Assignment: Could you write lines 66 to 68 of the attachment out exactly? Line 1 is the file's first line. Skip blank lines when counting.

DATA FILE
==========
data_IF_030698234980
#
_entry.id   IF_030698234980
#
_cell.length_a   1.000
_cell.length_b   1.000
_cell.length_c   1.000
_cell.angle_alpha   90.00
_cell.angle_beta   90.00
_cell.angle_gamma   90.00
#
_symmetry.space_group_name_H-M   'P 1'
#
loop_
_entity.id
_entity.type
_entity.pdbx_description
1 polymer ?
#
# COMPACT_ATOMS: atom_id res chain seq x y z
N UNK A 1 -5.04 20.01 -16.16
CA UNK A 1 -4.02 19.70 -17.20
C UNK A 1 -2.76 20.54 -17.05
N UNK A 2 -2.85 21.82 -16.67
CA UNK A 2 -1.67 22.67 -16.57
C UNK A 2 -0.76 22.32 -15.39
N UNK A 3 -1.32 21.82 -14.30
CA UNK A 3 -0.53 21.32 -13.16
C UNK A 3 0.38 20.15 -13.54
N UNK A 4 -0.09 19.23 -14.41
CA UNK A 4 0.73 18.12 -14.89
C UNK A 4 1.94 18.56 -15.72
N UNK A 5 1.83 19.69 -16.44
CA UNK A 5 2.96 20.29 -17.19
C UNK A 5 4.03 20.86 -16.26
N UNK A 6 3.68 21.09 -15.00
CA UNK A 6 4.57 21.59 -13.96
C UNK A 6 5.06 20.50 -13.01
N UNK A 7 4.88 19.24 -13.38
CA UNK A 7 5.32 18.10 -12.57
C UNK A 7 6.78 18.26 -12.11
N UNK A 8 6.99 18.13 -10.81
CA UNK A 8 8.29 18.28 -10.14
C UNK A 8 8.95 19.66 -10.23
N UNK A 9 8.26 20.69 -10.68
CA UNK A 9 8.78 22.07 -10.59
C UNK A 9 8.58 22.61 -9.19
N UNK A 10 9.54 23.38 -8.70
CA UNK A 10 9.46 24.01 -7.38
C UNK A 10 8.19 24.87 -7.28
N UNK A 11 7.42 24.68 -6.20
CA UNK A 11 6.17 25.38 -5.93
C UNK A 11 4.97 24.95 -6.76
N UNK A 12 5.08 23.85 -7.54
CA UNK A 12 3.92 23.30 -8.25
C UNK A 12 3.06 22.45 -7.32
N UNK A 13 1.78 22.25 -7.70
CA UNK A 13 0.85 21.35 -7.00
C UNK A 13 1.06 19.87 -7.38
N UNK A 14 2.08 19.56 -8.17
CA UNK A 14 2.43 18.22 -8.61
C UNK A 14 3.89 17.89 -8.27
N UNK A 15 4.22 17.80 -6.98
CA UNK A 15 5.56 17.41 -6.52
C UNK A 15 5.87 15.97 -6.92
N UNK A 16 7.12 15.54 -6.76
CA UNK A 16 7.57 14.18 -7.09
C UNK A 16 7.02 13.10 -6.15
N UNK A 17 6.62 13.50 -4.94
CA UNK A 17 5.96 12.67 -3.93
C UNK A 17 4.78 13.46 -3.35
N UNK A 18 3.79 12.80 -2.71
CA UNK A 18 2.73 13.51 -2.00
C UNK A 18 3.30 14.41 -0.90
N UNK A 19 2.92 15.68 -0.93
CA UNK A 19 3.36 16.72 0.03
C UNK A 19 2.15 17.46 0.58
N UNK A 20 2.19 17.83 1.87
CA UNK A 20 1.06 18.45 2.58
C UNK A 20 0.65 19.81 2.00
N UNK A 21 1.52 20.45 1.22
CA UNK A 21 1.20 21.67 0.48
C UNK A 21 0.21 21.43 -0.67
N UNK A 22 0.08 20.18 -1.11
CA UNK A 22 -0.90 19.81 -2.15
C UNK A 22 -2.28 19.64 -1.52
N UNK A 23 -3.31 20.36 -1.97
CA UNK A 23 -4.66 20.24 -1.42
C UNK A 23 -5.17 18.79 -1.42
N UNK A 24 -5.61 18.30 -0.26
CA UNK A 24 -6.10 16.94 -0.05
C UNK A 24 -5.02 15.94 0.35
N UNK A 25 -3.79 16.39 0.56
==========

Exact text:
N UNK A 16 7.12 15.54 -6.76
CA UNK A 16 7.57 14.18 -7.09
C UNK A 16 7.02 13.10 -6.15